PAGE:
Angel and Venture Capital Investing in MENA vs. Developed Countries

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Angel and Venture Capital Investing in MENA vs. Developed Countries, a report by TresVista Financial Services, reveals the gap in funding caused by a recent boom in entrepreneurship in the region, combined with the economic downturn. The report also illustrates the development of angel networks in the region, and the prospects for the future expansion of investment vehicles.

Executive Summary:

In a region known historically for its commercial and mercantile prowess, entrepreneurial activity, which is more a process than an event, is rapidly proliferating. The increasingly affluent and young population of the region is a growing consumer market waiting to be catered to, resulting in products and services customized and “Arabized” for the region.

Despite attempts made by the investment firms in raising funds focused on Venture Capital and Growth Capital during the period 2008 to 2010, the overall decreased risk appetite and liquidity shortage in the region did not allow for these funds to raise capital as quickly as they expected. The desire to curtail risk caused investors to be attracted to later stage investments, creating a funding gap in region. With 16 funds catering to the needs of seed, start-up and early stage investment companies, there are very few funds that focus solely on the seed investment stage.

The closed nature of MENA markets lends opacity to investors, hampering growth of the enterprises. Alongside, the region is governed by private companies and SMEs who are reluctant to place funds with external investors. As a result, most deals in the region are sourced through private networks. For an investment environment to flourish and nurture enterprises, especially for companies seeking funding in the seed and startup stage, the establishment of professional networks that facilitate exchange of ideas and information is essential.

The emergence of Angel networks in the region alongside government initiatives is in the process of gradually building an innovation system and knowledge economy that supports the launch of startups. However, the growth of Venture Capital within the region is yet to happen as the attention is yet to move towards focusing on the growth financing needs of companies.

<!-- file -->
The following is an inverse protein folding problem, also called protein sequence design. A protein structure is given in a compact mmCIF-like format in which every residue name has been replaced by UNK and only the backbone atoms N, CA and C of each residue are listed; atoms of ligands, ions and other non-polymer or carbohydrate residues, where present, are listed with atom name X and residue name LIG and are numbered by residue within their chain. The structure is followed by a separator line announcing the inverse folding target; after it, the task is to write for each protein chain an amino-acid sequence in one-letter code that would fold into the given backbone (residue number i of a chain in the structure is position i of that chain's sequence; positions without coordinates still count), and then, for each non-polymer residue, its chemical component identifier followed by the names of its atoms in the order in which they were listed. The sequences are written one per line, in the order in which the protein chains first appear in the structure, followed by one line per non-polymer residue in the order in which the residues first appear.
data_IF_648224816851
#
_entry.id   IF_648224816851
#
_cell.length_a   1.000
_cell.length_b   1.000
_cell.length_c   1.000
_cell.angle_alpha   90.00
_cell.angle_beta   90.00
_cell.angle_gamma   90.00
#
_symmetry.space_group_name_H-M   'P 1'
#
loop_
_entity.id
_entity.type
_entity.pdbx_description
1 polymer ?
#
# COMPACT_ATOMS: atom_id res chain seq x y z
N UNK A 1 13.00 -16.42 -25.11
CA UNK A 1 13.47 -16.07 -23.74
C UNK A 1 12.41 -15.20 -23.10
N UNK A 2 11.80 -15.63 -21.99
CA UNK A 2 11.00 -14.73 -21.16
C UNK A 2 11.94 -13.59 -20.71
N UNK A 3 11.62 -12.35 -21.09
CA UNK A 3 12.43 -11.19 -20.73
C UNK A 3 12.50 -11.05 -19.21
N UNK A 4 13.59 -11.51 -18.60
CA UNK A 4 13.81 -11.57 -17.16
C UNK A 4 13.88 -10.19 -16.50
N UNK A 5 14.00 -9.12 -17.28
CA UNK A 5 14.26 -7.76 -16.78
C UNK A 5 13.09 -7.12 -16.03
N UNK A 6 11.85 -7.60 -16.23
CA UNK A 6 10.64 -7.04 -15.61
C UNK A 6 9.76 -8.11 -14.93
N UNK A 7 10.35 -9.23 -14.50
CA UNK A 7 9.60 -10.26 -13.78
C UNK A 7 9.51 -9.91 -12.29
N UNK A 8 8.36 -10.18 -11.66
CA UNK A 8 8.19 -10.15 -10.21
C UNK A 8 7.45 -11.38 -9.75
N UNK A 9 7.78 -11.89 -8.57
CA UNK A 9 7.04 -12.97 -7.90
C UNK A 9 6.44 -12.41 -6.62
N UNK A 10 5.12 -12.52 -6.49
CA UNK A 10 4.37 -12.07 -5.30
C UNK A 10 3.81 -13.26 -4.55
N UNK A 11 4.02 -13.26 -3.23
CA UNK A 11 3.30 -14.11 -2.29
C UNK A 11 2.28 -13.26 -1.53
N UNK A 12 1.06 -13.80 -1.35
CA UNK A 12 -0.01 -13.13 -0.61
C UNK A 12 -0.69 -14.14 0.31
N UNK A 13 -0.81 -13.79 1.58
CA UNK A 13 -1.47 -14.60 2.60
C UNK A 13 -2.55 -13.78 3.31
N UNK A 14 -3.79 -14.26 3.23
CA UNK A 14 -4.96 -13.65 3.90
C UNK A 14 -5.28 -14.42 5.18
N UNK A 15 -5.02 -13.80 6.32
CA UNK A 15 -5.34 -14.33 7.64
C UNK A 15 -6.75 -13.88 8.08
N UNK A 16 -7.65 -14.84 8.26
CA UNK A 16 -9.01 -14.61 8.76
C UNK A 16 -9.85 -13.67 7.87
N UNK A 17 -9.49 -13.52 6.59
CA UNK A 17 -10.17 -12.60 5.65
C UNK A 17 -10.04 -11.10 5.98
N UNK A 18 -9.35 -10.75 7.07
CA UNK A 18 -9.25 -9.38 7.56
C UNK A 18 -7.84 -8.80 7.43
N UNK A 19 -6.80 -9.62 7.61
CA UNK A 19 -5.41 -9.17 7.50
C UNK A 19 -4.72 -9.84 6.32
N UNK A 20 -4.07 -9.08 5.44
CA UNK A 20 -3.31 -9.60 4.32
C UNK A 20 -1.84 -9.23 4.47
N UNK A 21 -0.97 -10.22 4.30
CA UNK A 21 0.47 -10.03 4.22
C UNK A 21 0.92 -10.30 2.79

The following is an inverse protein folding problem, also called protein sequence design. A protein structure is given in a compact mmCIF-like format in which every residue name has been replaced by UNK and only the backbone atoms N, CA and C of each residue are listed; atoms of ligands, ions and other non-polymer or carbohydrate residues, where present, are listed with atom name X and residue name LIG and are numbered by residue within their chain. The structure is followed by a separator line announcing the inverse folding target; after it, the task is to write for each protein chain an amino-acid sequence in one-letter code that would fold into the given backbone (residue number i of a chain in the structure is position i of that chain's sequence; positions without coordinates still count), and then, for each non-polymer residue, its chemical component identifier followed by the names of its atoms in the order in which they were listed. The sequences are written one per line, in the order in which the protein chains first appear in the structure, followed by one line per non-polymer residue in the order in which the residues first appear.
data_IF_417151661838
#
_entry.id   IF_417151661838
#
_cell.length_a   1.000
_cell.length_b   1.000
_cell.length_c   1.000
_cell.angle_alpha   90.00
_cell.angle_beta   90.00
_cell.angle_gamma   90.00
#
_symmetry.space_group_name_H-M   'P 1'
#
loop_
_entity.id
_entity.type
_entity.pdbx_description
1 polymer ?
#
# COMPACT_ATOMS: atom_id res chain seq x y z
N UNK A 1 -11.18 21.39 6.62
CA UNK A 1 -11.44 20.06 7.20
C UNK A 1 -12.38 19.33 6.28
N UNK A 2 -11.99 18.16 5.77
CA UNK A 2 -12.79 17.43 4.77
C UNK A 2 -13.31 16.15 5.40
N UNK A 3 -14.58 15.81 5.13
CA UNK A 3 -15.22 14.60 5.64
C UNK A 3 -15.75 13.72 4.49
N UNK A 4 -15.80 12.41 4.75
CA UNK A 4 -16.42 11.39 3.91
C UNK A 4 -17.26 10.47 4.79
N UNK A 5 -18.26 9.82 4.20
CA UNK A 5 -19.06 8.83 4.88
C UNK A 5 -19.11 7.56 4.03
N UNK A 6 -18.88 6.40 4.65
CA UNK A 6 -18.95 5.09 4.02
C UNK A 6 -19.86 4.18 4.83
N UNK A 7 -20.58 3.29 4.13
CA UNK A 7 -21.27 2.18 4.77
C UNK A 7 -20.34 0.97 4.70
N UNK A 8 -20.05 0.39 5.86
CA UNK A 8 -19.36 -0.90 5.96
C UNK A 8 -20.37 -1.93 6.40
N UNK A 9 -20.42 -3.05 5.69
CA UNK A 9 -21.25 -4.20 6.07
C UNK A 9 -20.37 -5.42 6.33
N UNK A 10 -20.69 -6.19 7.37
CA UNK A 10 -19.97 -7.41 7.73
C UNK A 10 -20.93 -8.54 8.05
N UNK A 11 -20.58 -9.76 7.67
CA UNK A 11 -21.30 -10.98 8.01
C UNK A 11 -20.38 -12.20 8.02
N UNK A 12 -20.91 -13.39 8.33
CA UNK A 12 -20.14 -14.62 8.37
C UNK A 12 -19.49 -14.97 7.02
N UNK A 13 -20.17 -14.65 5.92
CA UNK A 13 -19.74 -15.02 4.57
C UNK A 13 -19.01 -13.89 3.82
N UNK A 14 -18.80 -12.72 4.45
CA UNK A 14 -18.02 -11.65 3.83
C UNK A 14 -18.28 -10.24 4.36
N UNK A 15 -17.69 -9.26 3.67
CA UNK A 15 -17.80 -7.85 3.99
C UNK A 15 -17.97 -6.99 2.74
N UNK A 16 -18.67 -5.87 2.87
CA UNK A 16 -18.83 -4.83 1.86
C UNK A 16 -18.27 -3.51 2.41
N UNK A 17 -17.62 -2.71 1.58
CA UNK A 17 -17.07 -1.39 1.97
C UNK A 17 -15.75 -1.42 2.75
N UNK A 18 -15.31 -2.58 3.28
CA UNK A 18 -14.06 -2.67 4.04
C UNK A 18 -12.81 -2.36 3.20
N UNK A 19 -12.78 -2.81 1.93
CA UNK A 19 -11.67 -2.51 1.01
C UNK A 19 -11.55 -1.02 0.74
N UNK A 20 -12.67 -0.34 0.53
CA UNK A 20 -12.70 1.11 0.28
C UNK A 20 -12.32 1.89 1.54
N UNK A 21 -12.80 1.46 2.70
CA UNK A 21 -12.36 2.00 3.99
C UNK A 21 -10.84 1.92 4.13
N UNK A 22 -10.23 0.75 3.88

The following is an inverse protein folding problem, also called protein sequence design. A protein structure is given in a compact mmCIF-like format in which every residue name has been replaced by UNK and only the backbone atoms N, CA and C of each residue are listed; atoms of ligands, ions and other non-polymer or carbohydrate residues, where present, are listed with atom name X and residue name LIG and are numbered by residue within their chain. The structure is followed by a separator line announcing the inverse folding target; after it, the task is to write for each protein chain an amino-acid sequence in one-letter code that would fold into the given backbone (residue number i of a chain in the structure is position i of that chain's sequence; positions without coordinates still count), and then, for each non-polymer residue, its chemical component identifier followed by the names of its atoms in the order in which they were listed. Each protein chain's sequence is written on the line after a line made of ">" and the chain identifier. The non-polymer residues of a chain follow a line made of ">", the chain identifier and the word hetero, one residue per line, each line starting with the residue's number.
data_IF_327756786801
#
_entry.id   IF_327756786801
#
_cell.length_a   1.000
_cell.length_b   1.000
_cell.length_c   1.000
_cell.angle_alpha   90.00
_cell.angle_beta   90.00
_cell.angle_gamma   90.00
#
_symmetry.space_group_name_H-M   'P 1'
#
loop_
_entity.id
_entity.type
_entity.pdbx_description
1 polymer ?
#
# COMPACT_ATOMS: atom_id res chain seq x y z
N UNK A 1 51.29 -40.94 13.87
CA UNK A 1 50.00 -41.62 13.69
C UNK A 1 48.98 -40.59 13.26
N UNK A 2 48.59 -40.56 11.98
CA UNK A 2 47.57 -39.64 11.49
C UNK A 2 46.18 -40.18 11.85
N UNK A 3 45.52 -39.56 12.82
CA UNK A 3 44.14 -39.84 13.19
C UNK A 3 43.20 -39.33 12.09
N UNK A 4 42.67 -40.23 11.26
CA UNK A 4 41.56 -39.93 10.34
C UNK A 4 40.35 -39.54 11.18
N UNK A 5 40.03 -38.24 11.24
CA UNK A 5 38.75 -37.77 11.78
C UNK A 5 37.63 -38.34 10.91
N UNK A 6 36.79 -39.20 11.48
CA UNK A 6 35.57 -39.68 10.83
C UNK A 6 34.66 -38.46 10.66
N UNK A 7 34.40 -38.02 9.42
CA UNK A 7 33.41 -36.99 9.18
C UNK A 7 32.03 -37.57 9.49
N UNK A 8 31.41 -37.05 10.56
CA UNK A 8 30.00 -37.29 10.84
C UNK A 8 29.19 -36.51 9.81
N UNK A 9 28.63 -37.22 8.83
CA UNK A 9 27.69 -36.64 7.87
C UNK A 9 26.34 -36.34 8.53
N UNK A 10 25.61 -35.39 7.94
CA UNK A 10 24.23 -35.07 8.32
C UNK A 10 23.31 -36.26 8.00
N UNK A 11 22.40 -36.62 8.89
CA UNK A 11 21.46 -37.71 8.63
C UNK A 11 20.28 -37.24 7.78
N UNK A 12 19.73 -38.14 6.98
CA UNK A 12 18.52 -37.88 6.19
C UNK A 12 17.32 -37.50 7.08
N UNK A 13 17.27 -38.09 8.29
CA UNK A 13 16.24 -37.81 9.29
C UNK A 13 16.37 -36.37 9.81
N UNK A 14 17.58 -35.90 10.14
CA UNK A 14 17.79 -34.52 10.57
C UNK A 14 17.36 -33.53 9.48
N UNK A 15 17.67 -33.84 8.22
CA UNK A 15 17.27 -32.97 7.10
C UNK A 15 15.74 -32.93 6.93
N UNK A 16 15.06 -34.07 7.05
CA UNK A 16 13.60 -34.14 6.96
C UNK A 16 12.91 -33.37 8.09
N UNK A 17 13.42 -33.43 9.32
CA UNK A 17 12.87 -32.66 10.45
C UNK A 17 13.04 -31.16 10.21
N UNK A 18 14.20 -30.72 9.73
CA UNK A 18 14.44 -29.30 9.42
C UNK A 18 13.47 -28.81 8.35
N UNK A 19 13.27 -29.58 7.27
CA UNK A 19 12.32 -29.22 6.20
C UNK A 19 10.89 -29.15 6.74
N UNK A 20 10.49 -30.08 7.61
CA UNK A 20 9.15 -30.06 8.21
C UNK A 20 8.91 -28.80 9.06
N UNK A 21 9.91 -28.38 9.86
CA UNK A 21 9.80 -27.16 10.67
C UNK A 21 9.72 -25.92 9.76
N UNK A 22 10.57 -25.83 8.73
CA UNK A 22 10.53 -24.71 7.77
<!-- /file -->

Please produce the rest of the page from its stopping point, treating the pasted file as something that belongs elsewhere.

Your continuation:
In comparison, the number of Angel networks and related individual members has been increasing in the United States and European markets. With the US markets leaning more towards post seed stage and start-up companies, in the Angel as well as VC space, the prevailing trend is not favorable, especially in an economy in need of job creation and resurgence in economic stability. Europe on the other hand is focused on more local deals, with the UK having seen a significantly huge shift to co-investment, leading to a sharp fall in the number of investments with a single Angel.

The oil rich MENA region is different in several aspects from the developed regions of the United States and Europe and is characterized by its distinctive “Arabized” products and services. With the MENA shifting its base from family businesses to a corporate environment, the comparison to the developed markets of US and Europe brings to light the need for organized and focused development cells or ecosystems for nurturing enterprises and ventures in the region.

The current planned and strategized launch of regional networks focused on creating an ecosystem of investors, incubators and accelerators for entrepreneurs should make a gradual impact on the region. It is expected that with the emergence of Angel networks in the region, the current lack of transparency and reliable information in the region should be dispelled.

Entrepreneurial stories of Orascom, Maktoob and Rubicon among others have drawn global attention to the potential in the MENA, attracting further investments into the region. However, given the pace of activity in the region, support by way of government initiatives and policies; existence of stable macroeconomics; favorable legal and regulatory conditions; adherence to corporate governance and transparency in transactions; creation of a knowledge intensive environment and a transparent market environment supported by research and knowledge creation will enable the overall development of the region.

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